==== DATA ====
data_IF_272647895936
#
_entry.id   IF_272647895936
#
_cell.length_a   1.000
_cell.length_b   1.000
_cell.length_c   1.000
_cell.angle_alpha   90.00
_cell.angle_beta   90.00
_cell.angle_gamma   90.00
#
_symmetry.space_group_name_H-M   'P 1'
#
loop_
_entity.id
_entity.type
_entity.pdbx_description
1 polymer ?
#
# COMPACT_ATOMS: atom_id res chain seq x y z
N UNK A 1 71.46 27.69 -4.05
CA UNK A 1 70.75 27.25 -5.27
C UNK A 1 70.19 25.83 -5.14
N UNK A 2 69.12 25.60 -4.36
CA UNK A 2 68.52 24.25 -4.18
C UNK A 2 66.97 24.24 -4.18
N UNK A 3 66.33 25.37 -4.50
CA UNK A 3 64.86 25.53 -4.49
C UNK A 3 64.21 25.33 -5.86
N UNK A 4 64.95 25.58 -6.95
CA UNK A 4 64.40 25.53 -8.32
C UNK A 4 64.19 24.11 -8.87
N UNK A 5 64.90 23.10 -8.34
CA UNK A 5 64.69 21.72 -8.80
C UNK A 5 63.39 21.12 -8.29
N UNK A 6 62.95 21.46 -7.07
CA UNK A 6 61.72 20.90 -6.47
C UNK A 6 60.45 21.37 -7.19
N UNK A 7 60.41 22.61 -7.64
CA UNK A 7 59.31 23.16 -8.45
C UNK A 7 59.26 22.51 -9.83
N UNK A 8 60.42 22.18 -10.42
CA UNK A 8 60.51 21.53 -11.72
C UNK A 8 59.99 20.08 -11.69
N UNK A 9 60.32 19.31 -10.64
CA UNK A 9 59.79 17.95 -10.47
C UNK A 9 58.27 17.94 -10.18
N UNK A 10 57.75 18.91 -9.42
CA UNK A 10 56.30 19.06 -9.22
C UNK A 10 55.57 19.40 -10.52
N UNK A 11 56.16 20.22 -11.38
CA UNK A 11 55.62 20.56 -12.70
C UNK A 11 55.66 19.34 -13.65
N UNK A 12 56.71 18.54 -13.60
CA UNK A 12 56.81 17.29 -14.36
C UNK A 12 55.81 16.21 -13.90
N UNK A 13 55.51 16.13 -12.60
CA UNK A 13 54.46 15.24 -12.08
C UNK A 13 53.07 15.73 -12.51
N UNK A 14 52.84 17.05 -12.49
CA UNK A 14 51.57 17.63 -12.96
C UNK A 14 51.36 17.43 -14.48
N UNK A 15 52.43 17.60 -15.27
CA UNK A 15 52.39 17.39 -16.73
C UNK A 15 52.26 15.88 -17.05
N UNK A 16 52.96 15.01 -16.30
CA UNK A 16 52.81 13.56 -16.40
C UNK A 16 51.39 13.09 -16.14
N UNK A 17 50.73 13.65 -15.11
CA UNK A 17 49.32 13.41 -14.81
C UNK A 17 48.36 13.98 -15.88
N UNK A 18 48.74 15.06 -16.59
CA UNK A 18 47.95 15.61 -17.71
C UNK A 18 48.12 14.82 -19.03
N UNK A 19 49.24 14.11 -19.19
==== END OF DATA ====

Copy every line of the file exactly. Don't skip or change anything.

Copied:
data_IF_272647895936
#
_entry.id   IF_272647895936
#
_cell.length_a   1.000
_cell.length_b   1.000
_cell.length_c   1.000
_cell.angle_alpha   90.00
_cell.angle_beta   90.00
_cell.angle_gamma   90.00
#
_symmetry.space_group_name_H-M   'P 1'
#
loop_
_entity.id
_entity.type
_entity.pdbx_description
1 polymer ?
#
# COMPACT_ATOMS: atom_id res chain seq x y z
N UNK A 1 71.46 27.69 -4.05
CA UNK A 1 70.75 27.25 -5.27
C UNK A 1 70.19 25.83 -5.14
N UNK A 2 69.12 25.60 -4.36
CA UNK A 2 68.52 24.25 -4.18
C UNK A 2 66.97 24.24 -4.18
N UNK A 3 66.33 25.37 -4.50
CA UNK A 3 64.86 25.53 -4.49
C UNK A 3 64.21 25.33 -5.86
N UNK A 4 64.95 25.58 -6.95
CA UNK A 4 64.40 25.53 -8.32
C UNK A 4 64.19 24.11 -8.87
N UNK A 5 64.90 23.10 -8.34
CA UNK A 5 64.69 21.72 -8.80
C UNK A 5 63.39 21.12 -8.29
N UNK A 6 62.95 21.46 -7.07
CA UNK A 6 61.72 20.90 -6.47
C UNK A 6 60.45 21.37 -7.19
N UNK A 7 60.41 22.61 -7.64
CA UNK A 7 59.31 23.16 -8.45
C UNK A 7 59.26 22.51 -9.83
N UNK A 8 60.42 22.18 -10.42
CA UNK A 8 60.51 21.53 -11.72
C UNK A 8 59.99 20.08 -11.69
N UNK A 9 60.32 19.31 -10.64
CA UNK A 9 59.79 17.95 -10.47
C UNK A 9 58.27 17.94 -10.18
N UNK A 10 57.75 18.91 -9.42
CA UNK A 10 56.30 19.06 -9.22
C UNK A 10 55.57 19.40 -10.52
N UNK A 11 56.16 20.22 -11.38
CA UNK A 11 55.62 20.56 -12.70
C UNK A 11 55.66 19.34 -13.65
N UNK A 12 56.71 18.54 -13.60
CA UNK A 12 56.81 17.29 -14.36
C UNK A 12 55.81 16.21 -13.90
N UNK A 13 55.51 16.13 -12.60
CA UNK A 13 54.46 15.24 -12.08
C UNK A 13 53.07 15.73 -12.51
N UNK A 14 52.84 17.05 -12.49
CA UNK A 14 51.57 17.63 -12.96
C UNK A 14 51.36 17.43 -14.48
N UNK A 15 52.43 17.60 -15.27
CA UNK A 15 52.39 17.39 -16.73
C UNK A 15 52.26 15.88 -17.05
N UNK A 16 52.96 15.01 -16.30
CA UNK A 16 52.81 13.56 -16.40
C UNK A 16 51.39 13.09 -16.14
N UNK A 17 50.73 13.65 -15.11
CA UNK A 17 49.32 13.41 -14.81
C UNK A 17 48.36 13.98 -15.88
N UNK A 18 48.74 15.06 -16.59
CA UNK A 18 47.95 15.61 -17.71
C UNK A 18 48.12 14.82 -19.03
N UNK A 19 49.24 14.11 -19.19